Reviewed by Ken Dautrich

pp. 502-504

The Fallacy of Campaign Finance Reform, John Samples
Reviewed by James E. Campbell

pp. 504-505

Dred Scott and the Problem of Constitutional Evil, Mark A. Graber
Reviewed by Richard M. Valelly

pp. 505-507

Images, Issues, and Attacks: Television Advertising by Incumbents and Challengers in Presidential Elections, E.D. Dover
Reviewed by Stephen J. Farnsworth

pp. 507-508

Mandate Politics, James A. Stimson, Lawrence J. Grossback and David A.M. Peterson
Reviewed by Raymond Tatalovich

pp. 508-509

The Presidential Agenda: Sources of Executive Influence in Congress, Roger T. Larocca
Reviewed by Jeffrey S. Peake

pp. 509-511

The Race to 270: The Electoral College and the Campaign Strategies of 2000 and 2004, Daron R. Shaw
Reviewed by Michael John Burton

pp. 511-512

Unanswered Threats: Political Constraints on the Balance of Power, Randall Schweller
Reviewed by Richard Rosecrance

pp. 512-514

Globalization and the Politics of Pay: Policy Choices in the American States, Susan B. Hansen
Reviewed by Duane Swank

pp. 514-515

National Security and Immigration: Policy Development in the United States and Western Europe Since 1945, Christopher Rudolph
Reviewed by Steve J. Mazurana

pp. 516-517

Deterring America: Rogue States and the Proliferation of Weapons of Mass Destruction, Derek D. Smith
Reviewed by Andrew H. Kydd

pp. 517-518

Foreign Aid: Diplomacy, Development, Domestic Politics, Carol Lancaster
Reviewed by Phyllis R. Pomerantz

pp. 518-519

China’s Trapped Transition: The Limits of Developmental Autocracy, Minxin Pei
Reviewed by David Bachman

pp. 520-521

Japan Remodeled: How Government and Industry Are Reforming Japanese Capitalism, Steven Kent Vogel
Reviewed by Dennis Patterson

pp. 521-522

Democracy and the Culture of Skepticism: Political Trust in Argentina and Mexico, Matthew Cleary and Susan Carol Stokes
Reviewed by Chappell Lawson

pp. 522-524

Voting for Autocracy: Hegemonic Party Survival and its Demise in Mexico, Beatriz Magaloni
Reviewed by David A. Shirk

pp. 524-525

Rotten States? Corruption, Post-Communism, and Neoliberalism, Leslie Holmes
Reviewed by Graeme B. Robertson

pp. 525-527

The Foreign Policy Disconnect: What Americans Want from Our Leaders but Don’t Get, Benjamin I. Page and Marshall M. Bouton
Reviewed by Lauren Cohen Bell

pp. 527-528

The Peace of Illusions: American Grand Strategy from 1940 to the Present, Christopher Layne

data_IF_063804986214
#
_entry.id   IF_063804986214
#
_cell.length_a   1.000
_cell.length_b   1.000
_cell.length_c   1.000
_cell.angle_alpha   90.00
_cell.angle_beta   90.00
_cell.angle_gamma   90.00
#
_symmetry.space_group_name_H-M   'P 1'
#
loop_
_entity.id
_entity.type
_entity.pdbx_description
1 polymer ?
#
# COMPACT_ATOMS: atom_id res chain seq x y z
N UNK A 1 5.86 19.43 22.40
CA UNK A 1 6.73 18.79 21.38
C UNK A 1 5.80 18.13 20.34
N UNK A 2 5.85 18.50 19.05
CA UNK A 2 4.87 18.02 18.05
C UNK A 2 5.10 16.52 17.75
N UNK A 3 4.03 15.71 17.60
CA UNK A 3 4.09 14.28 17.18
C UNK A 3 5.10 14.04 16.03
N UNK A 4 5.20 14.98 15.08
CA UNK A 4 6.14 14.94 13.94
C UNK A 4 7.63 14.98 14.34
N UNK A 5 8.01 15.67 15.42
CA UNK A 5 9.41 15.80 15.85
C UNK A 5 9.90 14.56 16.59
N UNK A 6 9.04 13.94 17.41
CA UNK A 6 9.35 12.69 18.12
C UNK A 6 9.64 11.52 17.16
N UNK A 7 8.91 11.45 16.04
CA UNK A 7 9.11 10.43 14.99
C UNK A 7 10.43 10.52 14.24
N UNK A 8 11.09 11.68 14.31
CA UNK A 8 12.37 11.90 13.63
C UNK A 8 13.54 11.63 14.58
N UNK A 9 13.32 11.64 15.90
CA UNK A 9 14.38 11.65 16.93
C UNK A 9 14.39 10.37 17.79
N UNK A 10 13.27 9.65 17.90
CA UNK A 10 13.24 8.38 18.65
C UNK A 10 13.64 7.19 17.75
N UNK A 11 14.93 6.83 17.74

Reviewed by Chaim Kaufmann

pp. 528-530

The Politics of AIDS in Africa, Amy S. Patterson
Reviewed by Josh Busby

pp. 530-532

About PSQ's Editor


Full Access

Join the Academy of Political Science and automatically receive Political Science Quarterly.


A Purple Agenda For The Next Four Years
June 20, 2024
7:30 p.m.–9:00 p.m. ET


Editor’s spotlight

Virtual Issue

Introduction: Black Power and the Civil Rights Agendas of Charles V. Hamilton
Marylena Mantas and Robert Y. Shapiro


Search the Archives

Publishing since 1886, PSQ is the most widely read and accessible scholarly journal with distinguished contributors such as: Lisa Anderson, Robert A. Dahl, Samuel P. Huntington, Robert Jervis, Joseph S. Nye, Jr., Theda Skocpol, Woodrow Wilson

view additional issues

Most read

Articles | Book reviews

Understanding the Bush Doctrine
Robert Jervis

The Study of Administration
Woodrow Wilson

Notes on Roosevelt's "Quarantine" Speech
Dorothy Borg

view all

New APS Book

China in a World of Great Power Competition   CHINA IN A WORLD OF GREAT POWER COMPETITION

About US

Academy of Political Science

The Academy of Political Science, promotes objective, scholarly analyses of political, social, and economic issues. Through its conferences and publications APS provides analysis and insight into both domestic and foreign policy issues.

Political Science Quarterly

With neither an ideological nor a partisan bias, PSQ looks at facts and analyzes data objectively to help readers understand what is really going on in national and world affairs.

Stay Connected

newsstand locator
About APS